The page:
Given NATO’s origins as a military alliance aimed at deterring Soviet aggression, we should ask ourselves: With the Soviets out and the Germans down, why did the United States struggle so mightily to stay in after the Cold War?
The answer is simple: NATO is, and always has been, a vehicle for maintaining the United States as the dominant security player in Europe.
That there were sharper disagreements about this idea in the 1950s than there are today speaks volumes about the lack of debate in today’s Washington.
Resource constraints are beginning to bite. The defense budget, already bloated at $847 billion, is not headed to $1 trillion and above anytime soon. Maintaining U.S. domination of the European security scene is a luxury good the United States doesn’t need in 2022.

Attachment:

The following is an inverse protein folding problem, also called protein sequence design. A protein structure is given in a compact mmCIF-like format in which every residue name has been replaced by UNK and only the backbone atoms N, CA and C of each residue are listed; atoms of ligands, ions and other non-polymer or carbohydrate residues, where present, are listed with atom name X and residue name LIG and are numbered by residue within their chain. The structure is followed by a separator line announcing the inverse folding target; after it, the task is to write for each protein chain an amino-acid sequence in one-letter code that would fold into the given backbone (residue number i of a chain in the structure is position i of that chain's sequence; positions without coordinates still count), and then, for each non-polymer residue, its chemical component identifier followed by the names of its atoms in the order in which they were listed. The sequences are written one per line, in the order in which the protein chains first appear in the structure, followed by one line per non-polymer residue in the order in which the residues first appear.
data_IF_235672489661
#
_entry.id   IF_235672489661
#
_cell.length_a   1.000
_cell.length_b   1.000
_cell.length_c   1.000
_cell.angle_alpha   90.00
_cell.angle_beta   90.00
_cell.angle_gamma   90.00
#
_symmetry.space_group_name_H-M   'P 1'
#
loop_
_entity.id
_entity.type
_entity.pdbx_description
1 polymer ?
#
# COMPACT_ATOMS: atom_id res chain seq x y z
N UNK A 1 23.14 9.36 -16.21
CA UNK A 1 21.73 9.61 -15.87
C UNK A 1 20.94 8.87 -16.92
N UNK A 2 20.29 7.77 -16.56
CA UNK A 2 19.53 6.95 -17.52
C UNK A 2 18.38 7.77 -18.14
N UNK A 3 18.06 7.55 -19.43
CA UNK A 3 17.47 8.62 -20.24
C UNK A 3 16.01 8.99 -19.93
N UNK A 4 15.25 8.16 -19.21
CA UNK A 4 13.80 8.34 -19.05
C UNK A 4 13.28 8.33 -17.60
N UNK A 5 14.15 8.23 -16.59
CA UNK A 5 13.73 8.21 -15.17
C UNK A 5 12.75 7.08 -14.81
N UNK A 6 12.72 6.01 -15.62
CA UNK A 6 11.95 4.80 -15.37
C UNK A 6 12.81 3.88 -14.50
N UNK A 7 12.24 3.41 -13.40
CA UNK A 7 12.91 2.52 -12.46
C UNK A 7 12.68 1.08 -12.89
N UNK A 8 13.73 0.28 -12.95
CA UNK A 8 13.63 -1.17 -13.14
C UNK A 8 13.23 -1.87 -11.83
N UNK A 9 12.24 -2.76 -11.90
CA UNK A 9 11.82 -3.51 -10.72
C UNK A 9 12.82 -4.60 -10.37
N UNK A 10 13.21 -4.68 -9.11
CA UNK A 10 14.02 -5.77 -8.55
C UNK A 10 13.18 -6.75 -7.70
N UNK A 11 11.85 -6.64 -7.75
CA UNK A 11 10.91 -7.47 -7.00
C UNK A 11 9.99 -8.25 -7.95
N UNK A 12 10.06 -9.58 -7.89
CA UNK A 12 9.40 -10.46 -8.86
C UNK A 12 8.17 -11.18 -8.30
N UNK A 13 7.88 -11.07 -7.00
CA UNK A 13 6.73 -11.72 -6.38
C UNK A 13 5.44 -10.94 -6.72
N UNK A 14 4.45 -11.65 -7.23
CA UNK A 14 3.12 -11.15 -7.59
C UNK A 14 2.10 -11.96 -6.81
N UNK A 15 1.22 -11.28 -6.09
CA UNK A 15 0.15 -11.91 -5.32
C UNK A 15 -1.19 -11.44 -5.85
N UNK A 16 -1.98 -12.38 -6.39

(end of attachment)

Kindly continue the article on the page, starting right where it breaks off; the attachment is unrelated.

The United States fought two wars to prevent a European hegemon from emerging in the 20th century. There is no potential European hegemon on or even over the horizon at the present. For all Russia’s bluster, it’s struggling to take even part of a much smaller, poorer neighbor—let alone hold it. It’s time to take the win.
Europe is rich and strong enough to defend itself. But the Europeans won’t do so unless. the United States stops doing it for them.
Justin Logan Senior Fellow, Cato Institute
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